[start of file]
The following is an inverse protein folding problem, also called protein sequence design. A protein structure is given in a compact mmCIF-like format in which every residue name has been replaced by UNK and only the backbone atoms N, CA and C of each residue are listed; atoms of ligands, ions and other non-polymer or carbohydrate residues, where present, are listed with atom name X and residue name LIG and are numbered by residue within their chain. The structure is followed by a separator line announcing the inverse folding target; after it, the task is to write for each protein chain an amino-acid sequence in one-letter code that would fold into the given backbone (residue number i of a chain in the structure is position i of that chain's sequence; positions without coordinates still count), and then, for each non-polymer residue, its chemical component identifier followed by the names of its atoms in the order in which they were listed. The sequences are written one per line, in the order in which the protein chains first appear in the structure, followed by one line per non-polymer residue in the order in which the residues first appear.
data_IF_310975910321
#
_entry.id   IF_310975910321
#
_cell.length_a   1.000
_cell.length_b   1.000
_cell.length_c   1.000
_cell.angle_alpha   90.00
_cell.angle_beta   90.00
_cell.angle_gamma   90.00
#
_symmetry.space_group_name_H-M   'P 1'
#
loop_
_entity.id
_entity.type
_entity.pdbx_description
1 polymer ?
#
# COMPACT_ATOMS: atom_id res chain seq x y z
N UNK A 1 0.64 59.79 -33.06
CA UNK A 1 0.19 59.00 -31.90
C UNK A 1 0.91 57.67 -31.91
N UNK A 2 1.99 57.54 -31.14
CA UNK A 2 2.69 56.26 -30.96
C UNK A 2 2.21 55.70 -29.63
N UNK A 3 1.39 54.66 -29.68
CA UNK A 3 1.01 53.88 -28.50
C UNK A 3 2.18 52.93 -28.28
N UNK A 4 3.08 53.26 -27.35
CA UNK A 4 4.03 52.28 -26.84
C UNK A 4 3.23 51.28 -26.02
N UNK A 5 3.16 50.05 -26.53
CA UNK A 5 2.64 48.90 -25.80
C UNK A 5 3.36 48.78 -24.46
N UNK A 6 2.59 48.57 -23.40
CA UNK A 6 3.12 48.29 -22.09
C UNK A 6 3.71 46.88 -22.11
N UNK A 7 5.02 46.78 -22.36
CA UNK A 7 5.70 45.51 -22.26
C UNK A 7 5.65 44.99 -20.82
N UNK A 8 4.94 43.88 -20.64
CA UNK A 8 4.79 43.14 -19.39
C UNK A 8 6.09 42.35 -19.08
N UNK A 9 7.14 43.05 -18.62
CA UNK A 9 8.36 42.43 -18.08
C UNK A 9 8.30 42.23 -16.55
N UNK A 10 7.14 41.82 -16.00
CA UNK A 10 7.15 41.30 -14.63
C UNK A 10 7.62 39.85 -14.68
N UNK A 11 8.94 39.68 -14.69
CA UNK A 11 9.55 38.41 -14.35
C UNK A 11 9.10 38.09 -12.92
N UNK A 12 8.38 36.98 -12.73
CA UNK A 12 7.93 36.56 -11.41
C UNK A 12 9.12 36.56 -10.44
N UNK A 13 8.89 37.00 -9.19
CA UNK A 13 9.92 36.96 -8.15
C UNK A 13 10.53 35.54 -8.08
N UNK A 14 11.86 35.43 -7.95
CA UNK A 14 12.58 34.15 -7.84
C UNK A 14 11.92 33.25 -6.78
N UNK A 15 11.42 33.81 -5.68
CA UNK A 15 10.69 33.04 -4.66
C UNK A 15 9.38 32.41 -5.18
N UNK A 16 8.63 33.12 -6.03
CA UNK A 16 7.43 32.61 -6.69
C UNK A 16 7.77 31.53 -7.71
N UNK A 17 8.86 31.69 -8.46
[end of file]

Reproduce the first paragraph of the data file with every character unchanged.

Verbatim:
The following is an inverse protein folding problem, also called protein sequence design. A protein structure is given in a compact mmCIF-like format in which every residue name has been replaced by UNK and only the backbone atoms N, CA and C of each residue are listed; atoms of ligands, ions and other non-polymer or carbohydrate residues, where present, are listed with atom name X and residue name LIG and are numbered by residue within their chain. The structure is followed by a separator line announcing the inverse folding target; after it, the task is to write for each protein chain an amino-acid sequence in one-letter code that would fold into the given backbone (residue number i of a chain in the structure is position i of that chain's sequence; positions without coordinates still count), and then, for each non-polymer residue, its chemical component identifier followed by the names of its atoms in the order in which they were listed. The sequences are written one per line, in the order in which the protein chains first appear in the structure, followed by one line per non-polymer residue in the order in which the residues first appear.